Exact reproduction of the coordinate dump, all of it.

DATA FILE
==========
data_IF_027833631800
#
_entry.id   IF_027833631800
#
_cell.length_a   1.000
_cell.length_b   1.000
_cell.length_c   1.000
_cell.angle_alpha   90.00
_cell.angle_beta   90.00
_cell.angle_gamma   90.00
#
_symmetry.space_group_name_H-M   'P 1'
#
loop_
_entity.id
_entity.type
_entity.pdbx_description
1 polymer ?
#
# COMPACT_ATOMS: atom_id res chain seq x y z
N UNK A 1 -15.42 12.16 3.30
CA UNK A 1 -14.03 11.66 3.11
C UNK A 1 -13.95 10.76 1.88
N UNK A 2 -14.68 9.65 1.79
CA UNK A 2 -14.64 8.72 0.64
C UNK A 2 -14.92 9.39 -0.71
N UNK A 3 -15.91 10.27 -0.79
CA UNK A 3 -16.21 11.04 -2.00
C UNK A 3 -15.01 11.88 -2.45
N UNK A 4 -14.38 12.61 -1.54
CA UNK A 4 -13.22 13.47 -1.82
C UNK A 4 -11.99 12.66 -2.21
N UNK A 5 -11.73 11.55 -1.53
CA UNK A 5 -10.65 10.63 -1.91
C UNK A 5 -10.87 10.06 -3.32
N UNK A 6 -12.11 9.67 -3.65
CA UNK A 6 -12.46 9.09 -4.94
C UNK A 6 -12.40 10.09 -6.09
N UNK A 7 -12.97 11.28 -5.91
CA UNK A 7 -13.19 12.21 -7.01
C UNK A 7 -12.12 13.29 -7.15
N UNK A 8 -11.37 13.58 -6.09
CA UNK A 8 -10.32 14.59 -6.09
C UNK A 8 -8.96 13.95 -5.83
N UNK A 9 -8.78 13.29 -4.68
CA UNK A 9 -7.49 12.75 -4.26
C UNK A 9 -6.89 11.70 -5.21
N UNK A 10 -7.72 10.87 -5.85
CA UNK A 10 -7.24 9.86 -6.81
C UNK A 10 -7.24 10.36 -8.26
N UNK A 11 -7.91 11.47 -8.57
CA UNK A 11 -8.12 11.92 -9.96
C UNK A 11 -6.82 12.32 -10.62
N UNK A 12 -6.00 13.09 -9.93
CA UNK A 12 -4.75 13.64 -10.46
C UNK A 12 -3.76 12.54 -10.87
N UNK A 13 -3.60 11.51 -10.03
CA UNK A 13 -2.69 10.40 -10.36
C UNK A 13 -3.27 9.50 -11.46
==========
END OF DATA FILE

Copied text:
data_IF_027833631800
#
_entry.id   IF_027833631800
#
_cell.length_a   1.000
_cell.length_b   1.000
_cell.length_c   1.000
_cell.angle_alpha   90.00
_cell.angle_beta   90.00
_cell.angle_gamma   90.00
#
_symmetry.space_group_name_H-M   'P 1'
#
loop_
_entity.id
_entity.type
_entity.pdbx_description
1 polymer ?
#
# COMPACT_ATOMS: atom_id res chain seq x y z
N UNK A 1 -15.42 12.16 3.30
CA UNK A 1 -14.03 11.66 3.11
C UNK A 1 -13.95 10.76 1.88
N UNK A 2 -14.68 9.65 1.79
CA UNK A 2 -14.64 8.72 0.64
C UNK A 2 -14.92 9.39 -0.71
N UNK A 3 -15.91 10.27 -0.79
CA UNK A 3 -16.21 11.04 -2.00
C UNK A 3 -15.01 11.88 -2.45
N UNK A 4 -14.38 12.61 -1.54
CA UNK A 4 -13.22 13.47 -1.82
C UNK A 4 -11.99 12.66 -2.21
N UNK A 5 -11.73 11.55 -1.53
CA UNK A 5 -10.65 10.63 -1.91
C UNK A 5 -10.87 10.06 -3.32
N UNK A 6 -12.11 9.67 -3.65
CA UNK A 6 -12.46 9.09 -4.94
C UNK A 6 -12.40 10.09 -6.09
N UNK A 7 -12.97 11.28 -5.91
CA UNK A 7 -13.19 12.21 -7.01
C UNK A 7 -12.12 13.29 -7.15
N UNK A 8 -11.37 13.58 -6.09
CA UNK A 8 -10.32 14.59 -6.09
C UNK A 8 -8.96 13.95 -5.83
N UNK A 9 -8.78 13.29 -4.68
CA UNK A 9 -7.49 12.75 -4.26
C UNK A 9 -6.89 11.70 -5.21
N UNK A 10 -7.72 10.87 -5.85
CA UNK A 10 -7.24 9.86 -6.81
C UNK A 10 -7.24 10.36 -8.26
N UNK A 11 -7.91 11.47 -8.57
CA UNK A 11 -8.12 11.92 -9.96
C UNK A 11 -6.82 12.32 -10.62
N UNK A 12 -6.00 13.09 -9.93
CA UNK A 12 -4.75 13.64 -10.46
C UNK A 12 -3.76 12.54 -10.87
N UNK A 13 -3.60 11.51 -10.03
CA UNK A 13 -2.69 10.40 -10.36
C UNK A 13 -3.27 9.50 -11.46